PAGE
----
Meanwhile, in 1792 Moore, a Federalist, returned to legislative office, winning election to the state House of Commons. Two years later, at a time when state legislatures chose U.S. Senators, he was defeated by a single vote in seeking that office. Moore became a Superior Court judge in 1798 and the next year was nominated to the U.S. Supreme Court by President John Adams.
Moore became an Associate Justice, again succeeding Iredell, in August 1800. He retired in Febuary 1804. During Moore’s brief tenure the U.S. Supreme Court decided Marbury v. Madison, the case that established the doctrine of judicial review, asserting the right of American courts to overturn legislation deemed to violate the U.S. Constitution. Moore did not participate in the decision because he was en route to the capital when arguments in the case were heard.
Moore died at age 55 on October 15, 1810 at Belfont, his daughter’s home in Bladen County in eastern North Carolina. His son Alfred Moore, at one time the Speaker of the N.C. House, retained Moorefields and is buried in the family graveyard southwest of the house. So are two of Justice Moore’s daughters, Augusta W. Moore and Sara Louisa Moore.
Moore’s descendents included James Iredell Waddell, a Pittsboro native raised at Moorefields and later the commander of the CSS Shenandoah, the last Confederate warship to surrender following the Civil War; and Alfred Moore Waddell, a Confederate cavalry colonel, Congressman (1871-79) and later mayor of Wilmington who was a leader in a notable 1898 white race riot in that city. Both men were descendents of General Hugh Waddell, regarded as the most prominent military leader in colonial North Carolina.
The Moorefields property was divided into five sections in 1847 in accordance with the terms of Justice Moore’s will. The segment containing the house — bordered by Rocky Run to the east, Seven Mile Creek to the northwest, and Gray’s Creek to the west — stayed longest in the family, ultimately purchased in 1913 by Thomas and Louise Webb. Six years later they sold the property to Ada and June Ray.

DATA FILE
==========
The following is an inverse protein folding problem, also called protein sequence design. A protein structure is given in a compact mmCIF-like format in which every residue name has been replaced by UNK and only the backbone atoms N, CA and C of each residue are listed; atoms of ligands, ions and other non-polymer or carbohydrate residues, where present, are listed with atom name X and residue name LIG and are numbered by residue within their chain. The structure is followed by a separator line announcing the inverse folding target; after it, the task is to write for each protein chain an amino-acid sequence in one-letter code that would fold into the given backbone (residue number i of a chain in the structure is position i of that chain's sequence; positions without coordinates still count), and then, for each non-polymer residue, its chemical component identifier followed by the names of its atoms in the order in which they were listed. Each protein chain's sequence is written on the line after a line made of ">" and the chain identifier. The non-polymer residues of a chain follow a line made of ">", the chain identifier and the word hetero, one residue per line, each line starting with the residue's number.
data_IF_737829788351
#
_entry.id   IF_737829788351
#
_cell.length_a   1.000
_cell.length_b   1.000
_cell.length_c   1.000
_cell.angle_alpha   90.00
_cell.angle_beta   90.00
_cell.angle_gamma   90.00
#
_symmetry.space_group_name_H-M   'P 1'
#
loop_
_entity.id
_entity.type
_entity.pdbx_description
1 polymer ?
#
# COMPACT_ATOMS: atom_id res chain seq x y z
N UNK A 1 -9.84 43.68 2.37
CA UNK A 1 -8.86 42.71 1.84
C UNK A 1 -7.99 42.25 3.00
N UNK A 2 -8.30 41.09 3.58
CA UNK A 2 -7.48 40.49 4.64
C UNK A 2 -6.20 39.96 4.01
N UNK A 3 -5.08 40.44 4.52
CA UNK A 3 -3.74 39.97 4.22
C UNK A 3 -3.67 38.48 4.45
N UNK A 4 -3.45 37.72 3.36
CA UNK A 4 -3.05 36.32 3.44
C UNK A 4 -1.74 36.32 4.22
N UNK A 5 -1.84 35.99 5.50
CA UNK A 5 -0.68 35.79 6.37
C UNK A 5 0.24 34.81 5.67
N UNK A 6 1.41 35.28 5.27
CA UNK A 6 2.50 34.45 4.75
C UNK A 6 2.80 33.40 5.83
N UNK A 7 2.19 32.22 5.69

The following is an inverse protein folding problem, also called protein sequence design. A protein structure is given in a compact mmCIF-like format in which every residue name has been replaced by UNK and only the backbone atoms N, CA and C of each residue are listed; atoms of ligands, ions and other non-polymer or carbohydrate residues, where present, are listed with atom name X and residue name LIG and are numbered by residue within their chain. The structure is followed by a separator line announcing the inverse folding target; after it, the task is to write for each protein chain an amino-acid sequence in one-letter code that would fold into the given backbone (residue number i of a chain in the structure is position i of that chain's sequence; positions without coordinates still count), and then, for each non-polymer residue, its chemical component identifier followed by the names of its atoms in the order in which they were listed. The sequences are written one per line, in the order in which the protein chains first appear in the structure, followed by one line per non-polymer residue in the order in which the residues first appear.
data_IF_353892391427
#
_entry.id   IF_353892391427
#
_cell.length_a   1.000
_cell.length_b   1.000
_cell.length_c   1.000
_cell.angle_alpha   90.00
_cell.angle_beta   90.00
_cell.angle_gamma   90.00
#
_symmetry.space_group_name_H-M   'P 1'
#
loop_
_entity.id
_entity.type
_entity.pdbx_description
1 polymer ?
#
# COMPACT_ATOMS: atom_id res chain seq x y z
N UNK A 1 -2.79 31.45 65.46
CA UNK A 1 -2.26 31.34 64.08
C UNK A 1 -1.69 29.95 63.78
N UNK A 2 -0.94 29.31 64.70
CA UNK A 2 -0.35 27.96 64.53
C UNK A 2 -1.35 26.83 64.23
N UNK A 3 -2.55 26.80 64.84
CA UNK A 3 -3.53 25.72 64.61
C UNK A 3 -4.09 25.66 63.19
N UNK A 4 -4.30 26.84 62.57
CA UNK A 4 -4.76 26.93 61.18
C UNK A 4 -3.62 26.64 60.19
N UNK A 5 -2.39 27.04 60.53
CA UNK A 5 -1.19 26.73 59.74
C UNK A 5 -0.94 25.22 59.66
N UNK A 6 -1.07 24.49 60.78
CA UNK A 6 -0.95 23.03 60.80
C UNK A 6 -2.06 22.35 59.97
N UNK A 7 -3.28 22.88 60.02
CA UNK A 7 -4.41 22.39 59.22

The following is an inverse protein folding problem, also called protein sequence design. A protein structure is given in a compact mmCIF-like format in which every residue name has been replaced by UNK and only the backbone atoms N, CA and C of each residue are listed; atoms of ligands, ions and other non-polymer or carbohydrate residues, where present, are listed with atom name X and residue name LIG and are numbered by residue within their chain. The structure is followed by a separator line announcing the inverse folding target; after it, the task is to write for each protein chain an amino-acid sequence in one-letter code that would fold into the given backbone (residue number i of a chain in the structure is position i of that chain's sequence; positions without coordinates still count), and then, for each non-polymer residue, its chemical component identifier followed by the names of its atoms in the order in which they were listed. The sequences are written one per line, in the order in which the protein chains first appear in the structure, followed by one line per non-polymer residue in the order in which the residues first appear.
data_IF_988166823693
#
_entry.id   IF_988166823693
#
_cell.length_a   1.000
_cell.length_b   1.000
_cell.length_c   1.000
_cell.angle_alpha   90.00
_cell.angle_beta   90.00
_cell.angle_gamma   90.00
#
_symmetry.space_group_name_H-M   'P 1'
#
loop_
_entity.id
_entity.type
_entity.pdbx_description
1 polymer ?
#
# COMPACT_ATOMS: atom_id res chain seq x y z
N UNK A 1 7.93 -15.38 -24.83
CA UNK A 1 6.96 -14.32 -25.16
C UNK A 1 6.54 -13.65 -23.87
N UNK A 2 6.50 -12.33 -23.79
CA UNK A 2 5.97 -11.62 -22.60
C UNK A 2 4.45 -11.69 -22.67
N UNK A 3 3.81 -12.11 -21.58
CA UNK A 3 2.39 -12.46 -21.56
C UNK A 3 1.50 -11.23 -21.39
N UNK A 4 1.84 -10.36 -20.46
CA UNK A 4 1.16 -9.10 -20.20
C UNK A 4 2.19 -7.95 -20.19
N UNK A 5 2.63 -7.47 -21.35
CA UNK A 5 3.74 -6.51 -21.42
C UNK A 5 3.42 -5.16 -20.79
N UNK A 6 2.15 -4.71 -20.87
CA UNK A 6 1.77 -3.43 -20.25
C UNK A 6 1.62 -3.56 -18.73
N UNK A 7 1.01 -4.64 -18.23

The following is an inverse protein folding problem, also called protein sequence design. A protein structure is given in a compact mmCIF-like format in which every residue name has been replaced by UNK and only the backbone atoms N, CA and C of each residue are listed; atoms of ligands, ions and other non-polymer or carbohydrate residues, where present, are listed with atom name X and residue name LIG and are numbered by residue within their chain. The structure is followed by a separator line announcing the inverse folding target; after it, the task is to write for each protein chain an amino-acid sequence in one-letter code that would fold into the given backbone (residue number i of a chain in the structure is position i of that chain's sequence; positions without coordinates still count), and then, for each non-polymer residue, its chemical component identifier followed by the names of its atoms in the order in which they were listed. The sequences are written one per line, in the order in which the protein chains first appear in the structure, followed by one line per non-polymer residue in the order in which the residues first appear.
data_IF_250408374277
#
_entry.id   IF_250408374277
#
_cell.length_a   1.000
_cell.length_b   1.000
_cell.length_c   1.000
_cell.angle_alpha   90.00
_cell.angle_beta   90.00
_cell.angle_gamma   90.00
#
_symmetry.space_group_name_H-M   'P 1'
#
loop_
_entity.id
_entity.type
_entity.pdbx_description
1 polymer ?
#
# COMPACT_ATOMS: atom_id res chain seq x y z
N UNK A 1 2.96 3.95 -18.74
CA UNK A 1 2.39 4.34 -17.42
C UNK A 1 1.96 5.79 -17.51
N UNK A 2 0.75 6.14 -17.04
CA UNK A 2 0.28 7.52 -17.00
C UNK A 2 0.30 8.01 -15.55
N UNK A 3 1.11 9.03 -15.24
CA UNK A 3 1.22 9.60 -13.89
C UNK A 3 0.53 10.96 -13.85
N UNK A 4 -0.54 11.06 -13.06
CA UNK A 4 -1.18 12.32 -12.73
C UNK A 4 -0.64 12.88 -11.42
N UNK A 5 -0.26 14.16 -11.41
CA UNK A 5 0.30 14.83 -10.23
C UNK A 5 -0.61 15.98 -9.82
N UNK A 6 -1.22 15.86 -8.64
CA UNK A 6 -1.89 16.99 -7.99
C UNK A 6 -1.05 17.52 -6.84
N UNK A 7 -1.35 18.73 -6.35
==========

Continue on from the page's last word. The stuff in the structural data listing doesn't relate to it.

The Rays sold their 157 acres on May 14, 1949 to Edward Thayer Draper-Savage. The new owner was a noted artist and UNC French professor who translated for French pilots training at Chapel Hill during World War II.
Draper-Savage came upon Moorefields while looking for a place in the country where he might build a cinderblock studio in which to do sculpture and painting. Only after purchasing Moorefields did Draper-Savage, a Wilmington native, discover he was related by marriage to the Moores.
Draper-Savage, who lived in Paris during the 1920s and early 1930s, removed most of the farm buildings at Moorefields and laid out formal gardens in the French style. Included are a quarter-mile of privet hedges interspersed with junipers and flower beds. Draper-Savage also extensively restored and preserved the house, and for his efforts in 1960 was awarded the prestigious Cannon Cup by the North Carolina Society for the Preservation of Antiquities.